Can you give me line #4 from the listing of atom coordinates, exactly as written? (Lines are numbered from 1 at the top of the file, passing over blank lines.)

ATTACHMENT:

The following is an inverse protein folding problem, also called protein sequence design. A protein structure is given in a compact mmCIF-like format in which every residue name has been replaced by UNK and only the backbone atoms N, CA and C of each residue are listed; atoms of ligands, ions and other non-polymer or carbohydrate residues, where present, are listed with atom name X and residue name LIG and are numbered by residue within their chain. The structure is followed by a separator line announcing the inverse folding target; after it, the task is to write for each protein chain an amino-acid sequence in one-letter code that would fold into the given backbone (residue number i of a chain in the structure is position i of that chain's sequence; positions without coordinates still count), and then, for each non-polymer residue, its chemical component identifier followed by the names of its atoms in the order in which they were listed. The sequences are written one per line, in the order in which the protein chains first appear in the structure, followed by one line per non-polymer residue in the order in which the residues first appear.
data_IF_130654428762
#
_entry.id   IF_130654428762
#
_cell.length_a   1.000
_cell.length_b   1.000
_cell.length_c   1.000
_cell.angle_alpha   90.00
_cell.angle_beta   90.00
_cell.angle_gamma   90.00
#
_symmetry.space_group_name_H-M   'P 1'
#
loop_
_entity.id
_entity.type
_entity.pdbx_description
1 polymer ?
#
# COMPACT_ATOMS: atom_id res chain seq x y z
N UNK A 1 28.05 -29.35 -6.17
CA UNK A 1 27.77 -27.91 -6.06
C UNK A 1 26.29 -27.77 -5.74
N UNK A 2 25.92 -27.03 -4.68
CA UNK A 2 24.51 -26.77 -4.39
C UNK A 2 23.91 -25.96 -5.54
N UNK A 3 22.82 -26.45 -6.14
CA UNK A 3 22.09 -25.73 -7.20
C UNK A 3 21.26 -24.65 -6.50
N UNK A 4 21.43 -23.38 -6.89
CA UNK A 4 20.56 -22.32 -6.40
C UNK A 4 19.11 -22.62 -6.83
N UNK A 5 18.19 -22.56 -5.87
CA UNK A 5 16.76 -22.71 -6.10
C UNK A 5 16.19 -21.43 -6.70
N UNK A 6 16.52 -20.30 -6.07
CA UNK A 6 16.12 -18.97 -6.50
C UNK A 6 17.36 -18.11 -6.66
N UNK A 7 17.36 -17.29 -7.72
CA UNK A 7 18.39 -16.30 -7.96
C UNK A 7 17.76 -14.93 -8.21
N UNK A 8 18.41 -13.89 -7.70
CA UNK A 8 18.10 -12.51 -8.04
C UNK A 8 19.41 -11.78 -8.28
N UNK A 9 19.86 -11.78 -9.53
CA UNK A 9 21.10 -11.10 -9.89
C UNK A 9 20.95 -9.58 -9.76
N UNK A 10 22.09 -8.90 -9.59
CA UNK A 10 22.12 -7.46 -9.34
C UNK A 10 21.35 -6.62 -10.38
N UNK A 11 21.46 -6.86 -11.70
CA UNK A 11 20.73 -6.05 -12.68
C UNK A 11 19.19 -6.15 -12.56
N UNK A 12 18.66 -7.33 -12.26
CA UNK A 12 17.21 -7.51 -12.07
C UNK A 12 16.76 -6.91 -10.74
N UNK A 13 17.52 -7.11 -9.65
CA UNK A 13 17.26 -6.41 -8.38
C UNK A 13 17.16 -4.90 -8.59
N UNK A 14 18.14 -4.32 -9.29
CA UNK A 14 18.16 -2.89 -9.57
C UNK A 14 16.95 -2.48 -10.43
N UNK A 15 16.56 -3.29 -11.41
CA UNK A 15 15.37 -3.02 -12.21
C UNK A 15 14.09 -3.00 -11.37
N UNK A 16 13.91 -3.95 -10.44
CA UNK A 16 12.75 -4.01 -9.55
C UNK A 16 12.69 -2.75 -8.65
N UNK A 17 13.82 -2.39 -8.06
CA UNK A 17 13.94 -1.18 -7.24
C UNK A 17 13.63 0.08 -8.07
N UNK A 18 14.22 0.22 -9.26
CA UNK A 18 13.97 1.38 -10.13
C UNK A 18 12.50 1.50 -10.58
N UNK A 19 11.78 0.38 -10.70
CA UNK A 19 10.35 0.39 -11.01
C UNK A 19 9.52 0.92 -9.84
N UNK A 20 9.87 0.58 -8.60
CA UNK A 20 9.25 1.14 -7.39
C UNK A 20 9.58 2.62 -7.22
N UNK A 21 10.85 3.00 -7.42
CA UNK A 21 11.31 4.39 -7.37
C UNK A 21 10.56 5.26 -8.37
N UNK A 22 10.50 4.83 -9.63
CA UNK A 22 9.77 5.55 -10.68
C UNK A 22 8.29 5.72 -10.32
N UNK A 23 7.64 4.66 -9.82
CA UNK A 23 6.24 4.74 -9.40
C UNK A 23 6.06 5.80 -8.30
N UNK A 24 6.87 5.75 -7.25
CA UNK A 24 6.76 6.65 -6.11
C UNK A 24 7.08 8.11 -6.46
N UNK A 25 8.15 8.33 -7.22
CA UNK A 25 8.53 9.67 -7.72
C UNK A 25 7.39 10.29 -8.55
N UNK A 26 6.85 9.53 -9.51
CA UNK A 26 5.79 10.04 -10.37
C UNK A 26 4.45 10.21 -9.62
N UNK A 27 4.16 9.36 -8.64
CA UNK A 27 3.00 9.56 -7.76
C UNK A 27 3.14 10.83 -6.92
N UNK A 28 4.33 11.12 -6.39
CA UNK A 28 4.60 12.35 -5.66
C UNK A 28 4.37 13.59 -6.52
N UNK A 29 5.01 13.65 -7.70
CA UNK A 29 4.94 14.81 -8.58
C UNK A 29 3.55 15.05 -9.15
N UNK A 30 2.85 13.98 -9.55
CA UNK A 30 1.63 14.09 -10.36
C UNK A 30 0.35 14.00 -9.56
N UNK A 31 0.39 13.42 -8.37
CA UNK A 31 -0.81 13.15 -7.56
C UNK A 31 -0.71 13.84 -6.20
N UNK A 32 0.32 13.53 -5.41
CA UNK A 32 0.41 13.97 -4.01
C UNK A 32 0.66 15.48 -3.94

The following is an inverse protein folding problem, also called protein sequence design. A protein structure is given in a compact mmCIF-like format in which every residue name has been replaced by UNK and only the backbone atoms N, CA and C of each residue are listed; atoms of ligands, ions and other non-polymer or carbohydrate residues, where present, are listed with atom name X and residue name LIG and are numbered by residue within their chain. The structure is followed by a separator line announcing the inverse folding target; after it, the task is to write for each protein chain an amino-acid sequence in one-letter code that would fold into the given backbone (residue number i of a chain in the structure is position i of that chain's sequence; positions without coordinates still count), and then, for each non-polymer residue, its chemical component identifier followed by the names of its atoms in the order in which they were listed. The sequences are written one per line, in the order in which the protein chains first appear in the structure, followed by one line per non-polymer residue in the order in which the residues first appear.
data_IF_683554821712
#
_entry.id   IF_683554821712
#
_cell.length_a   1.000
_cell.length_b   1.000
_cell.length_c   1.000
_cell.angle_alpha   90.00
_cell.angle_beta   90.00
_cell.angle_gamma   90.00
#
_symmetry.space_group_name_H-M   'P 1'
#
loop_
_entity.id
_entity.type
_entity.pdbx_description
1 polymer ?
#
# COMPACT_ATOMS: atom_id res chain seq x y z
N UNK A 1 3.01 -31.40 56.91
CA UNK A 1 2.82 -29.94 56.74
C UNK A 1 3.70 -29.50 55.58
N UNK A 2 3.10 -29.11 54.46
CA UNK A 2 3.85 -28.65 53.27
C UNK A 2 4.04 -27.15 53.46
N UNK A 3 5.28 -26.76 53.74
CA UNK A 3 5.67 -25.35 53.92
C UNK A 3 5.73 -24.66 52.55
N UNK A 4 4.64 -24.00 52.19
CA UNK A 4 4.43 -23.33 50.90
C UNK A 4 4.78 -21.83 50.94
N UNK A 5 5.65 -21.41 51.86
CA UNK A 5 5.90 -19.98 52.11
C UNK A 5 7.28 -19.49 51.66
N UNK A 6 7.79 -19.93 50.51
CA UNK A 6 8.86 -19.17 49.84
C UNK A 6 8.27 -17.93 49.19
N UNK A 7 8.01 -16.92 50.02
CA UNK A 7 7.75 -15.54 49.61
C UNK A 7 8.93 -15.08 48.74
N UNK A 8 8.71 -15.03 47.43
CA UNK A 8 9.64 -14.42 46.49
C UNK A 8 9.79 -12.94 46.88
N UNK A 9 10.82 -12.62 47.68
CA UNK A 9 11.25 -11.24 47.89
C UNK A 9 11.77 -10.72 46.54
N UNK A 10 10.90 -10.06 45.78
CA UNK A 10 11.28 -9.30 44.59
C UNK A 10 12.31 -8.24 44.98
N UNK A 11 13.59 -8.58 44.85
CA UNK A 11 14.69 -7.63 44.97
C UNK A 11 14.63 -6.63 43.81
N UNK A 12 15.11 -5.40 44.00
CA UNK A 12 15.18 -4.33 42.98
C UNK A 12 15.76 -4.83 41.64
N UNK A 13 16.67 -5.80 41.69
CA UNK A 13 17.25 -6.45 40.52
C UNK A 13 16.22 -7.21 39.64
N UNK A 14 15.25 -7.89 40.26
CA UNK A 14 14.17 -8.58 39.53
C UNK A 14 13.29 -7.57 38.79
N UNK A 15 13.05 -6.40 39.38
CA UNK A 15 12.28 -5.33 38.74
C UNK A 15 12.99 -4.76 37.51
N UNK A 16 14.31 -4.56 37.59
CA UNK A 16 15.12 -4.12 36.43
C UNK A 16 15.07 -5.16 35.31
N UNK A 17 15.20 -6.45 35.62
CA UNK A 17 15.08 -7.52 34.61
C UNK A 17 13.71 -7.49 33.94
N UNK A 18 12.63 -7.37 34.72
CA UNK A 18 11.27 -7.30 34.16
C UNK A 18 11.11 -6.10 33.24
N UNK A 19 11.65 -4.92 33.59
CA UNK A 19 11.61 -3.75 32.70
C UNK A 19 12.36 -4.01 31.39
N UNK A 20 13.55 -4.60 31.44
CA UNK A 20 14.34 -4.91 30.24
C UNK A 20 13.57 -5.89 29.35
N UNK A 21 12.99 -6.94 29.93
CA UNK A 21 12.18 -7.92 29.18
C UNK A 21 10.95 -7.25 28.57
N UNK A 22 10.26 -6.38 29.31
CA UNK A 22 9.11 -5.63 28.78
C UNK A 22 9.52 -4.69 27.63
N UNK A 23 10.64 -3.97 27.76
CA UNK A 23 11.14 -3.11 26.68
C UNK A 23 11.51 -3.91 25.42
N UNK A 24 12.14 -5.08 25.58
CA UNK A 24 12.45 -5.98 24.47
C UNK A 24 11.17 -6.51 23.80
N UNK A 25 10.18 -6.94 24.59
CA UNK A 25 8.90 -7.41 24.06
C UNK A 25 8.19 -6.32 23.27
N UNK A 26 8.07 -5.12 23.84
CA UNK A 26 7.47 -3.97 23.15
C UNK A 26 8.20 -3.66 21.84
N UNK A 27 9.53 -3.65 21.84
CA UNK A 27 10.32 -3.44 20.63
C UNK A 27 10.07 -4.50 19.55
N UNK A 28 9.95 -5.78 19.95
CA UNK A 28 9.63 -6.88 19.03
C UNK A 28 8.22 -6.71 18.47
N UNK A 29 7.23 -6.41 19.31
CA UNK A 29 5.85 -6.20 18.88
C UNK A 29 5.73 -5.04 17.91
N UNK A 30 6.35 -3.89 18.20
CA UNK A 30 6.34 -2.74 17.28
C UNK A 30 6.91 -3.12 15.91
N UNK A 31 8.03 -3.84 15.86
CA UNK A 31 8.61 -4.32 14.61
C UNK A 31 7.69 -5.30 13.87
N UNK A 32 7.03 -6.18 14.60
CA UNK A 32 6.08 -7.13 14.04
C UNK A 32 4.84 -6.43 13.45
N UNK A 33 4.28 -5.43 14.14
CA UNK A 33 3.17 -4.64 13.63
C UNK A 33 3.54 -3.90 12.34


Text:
_entry.id   IF_130654428762